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Day 1 -- Transistor Characterization ID-VDS

Today let's do some basic simulations using the ON Semiconductor C5 models. I built the schematic for a NMOS device with two independent voltage sources in XCircuit.

In the schematic, you can see three voltages sources, V1, V2, and VM. In the simulation we will sweep VDS (V1) from 0V to 5V for fixed gate voltages (V2) to generate the ID-VDS family of curves. Notice that VM is set to 0V. It is essentially a short circuit. The reason that it is included in the schematic is only because ngspice can only measure current through voltage sources. One could just use the VDS source to measure the current, but since it is sourcing current, the result would be negative. Also, notice that V1 and V2 have values assigned which will be used for the operating point simulation.

The big red labels are net/node names.

Below you can see the net list created by XCircuit.

**SPICE circuit <ID-VDS> from XCircuit v3.7 rev 57

M1 D G GND 0 N1 w=20u l=2.0u m=1


The first line is the title of the file. I believe that all lines that start with * are comments, but the first line is the title line.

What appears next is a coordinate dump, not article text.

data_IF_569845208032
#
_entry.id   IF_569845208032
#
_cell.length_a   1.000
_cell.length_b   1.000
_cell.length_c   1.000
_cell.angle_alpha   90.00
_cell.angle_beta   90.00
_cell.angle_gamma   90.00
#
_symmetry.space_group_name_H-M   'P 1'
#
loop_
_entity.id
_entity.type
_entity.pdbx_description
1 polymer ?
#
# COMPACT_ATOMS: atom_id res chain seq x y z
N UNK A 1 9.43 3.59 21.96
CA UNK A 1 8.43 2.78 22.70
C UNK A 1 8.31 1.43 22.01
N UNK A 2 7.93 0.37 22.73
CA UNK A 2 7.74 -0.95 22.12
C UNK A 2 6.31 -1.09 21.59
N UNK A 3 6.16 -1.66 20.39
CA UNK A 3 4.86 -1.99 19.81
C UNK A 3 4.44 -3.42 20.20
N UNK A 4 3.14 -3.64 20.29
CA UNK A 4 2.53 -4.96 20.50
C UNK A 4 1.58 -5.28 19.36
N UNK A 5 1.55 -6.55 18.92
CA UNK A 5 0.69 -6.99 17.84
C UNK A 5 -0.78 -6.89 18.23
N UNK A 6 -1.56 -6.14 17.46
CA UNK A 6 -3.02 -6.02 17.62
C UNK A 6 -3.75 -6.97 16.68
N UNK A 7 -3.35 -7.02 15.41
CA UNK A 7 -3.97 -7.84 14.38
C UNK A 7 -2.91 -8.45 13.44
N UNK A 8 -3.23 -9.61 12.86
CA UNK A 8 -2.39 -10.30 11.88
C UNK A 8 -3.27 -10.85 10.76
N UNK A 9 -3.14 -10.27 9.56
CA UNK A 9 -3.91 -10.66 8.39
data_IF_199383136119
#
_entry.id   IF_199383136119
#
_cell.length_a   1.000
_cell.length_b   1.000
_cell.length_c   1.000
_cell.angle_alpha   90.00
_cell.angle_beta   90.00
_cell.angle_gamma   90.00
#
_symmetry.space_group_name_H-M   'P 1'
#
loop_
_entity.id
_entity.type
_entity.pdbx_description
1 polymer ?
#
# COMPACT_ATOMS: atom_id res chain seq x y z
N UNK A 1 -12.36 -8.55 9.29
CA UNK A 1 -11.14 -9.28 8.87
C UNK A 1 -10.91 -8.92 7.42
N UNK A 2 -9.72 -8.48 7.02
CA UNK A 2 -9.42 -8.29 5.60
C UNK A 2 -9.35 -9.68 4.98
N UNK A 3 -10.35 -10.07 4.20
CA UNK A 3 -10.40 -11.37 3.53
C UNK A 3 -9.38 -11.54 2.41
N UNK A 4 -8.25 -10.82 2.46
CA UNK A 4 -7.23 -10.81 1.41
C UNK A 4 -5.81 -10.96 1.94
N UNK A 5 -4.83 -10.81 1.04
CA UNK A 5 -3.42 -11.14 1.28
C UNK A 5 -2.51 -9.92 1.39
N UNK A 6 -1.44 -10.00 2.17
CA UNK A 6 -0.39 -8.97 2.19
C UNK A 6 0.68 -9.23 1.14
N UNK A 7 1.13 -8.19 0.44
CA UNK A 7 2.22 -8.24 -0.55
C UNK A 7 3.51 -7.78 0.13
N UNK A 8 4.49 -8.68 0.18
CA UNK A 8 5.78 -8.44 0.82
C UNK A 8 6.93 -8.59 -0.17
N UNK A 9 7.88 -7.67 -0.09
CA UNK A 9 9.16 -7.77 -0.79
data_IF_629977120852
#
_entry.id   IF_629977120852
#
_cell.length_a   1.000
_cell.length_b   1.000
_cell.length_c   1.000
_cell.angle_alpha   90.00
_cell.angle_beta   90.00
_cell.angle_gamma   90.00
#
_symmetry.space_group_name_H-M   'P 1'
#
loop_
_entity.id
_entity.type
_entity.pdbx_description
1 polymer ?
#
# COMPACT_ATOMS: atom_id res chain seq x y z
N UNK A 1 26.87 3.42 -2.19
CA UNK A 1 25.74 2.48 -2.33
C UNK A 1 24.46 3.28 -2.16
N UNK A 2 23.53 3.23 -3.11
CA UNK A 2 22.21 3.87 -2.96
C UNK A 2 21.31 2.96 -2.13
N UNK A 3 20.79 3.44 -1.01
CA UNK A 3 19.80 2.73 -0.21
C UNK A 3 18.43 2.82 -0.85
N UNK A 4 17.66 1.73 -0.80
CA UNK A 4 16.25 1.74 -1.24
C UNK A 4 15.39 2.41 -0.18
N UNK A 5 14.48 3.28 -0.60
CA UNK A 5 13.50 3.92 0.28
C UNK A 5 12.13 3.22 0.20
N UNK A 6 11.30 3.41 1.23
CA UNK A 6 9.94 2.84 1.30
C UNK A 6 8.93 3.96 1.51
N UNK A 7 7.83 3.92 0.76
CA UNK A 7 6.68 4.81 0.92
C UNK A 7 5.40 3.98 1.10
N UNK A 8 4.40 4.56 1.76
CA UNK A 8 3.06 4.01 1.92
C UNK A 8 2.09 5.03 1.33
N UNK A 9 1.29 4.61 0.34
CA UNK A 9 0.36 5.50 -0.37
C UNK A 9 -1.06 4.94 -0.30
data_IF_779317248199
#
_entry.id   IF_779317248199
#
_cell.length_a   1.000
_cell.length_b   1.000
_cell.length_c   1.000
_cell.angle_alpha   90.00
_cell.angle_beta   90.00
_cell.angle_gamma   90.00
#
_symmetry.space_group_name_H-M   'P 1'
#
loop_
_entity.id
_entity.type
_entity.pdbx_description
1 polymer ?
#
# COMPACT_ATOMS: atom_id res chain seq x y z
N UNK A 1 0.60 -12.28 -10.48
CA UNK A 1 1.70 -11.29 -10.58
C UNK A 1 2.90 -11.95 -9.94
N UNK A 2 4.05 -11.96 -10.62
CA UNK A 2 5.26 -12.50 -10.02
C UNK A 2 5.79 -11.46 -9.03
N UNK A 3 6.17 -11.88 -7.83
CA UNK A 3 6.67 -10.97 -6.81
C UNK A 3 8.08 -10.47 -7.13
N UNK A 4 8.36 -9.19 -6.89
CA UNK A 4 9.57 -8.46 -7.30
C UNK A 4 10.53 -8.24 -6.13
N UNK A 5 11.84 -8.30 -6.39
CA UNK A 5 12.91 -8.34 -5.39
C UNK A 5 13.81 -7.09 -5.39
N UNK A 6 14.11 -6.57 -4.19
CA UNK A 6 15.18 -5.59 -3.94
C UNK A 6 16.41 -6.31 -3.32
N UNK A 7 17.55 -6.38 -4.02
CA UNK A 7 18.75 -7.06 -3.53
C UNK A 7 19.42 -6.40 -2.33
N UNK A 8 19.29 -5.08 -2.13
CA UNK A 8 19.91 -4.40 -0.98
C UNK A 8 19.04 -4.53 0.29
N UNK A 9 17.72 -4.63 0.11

The netlist is in the following format:

<letter><name> <n1> <n2> …[mname] [parvals]

Once we have the netlist, we have to add the commands to simulate and plot.

To do that, I'll append the following to the netlist file

.include ami_models.txt

destroy all
dc V1 0 5 0.01 V2 0 5 1
plot i(VM) xlabel VDS ylabel IDS

The first line, .include ami_models.txt is just to include the model file.

The .control line enters ngspice into control mode, which allows one to write out the commands just like in the interactive mode (we'll get to that later).

destroy all clears all previous simulation data and plots.

Next I have a comment showing the syntax for the dc simulation. *DC SOURC1 VSTART VSTOP VSTEP SOURC2 START2 STOP2 STEP2 The next line runs the simulation, sweeping V1 from 0V to 5V in 0.01V steps. It then steps V2 from 0V to 5V in 1 steps. This will generate the ID-VDS family of curves for the device.

dc V1 0 5 0.01 V2 0 5 1

After the simulation is run, one needs to plot the data.

plot i(VM) xlabel VDS ylabel IDS

The last command runs an operating point simulation (just a dc simulation at one point).

and now for the results….

We can explore the DC node voltages computed from the operating point simulation using the print command.

You can also use the show command to print information about non-linear devices.

Look at all that useful information!

day_1_10-14-2015.txt · Last modified: 2015/10/14 21:59 by admin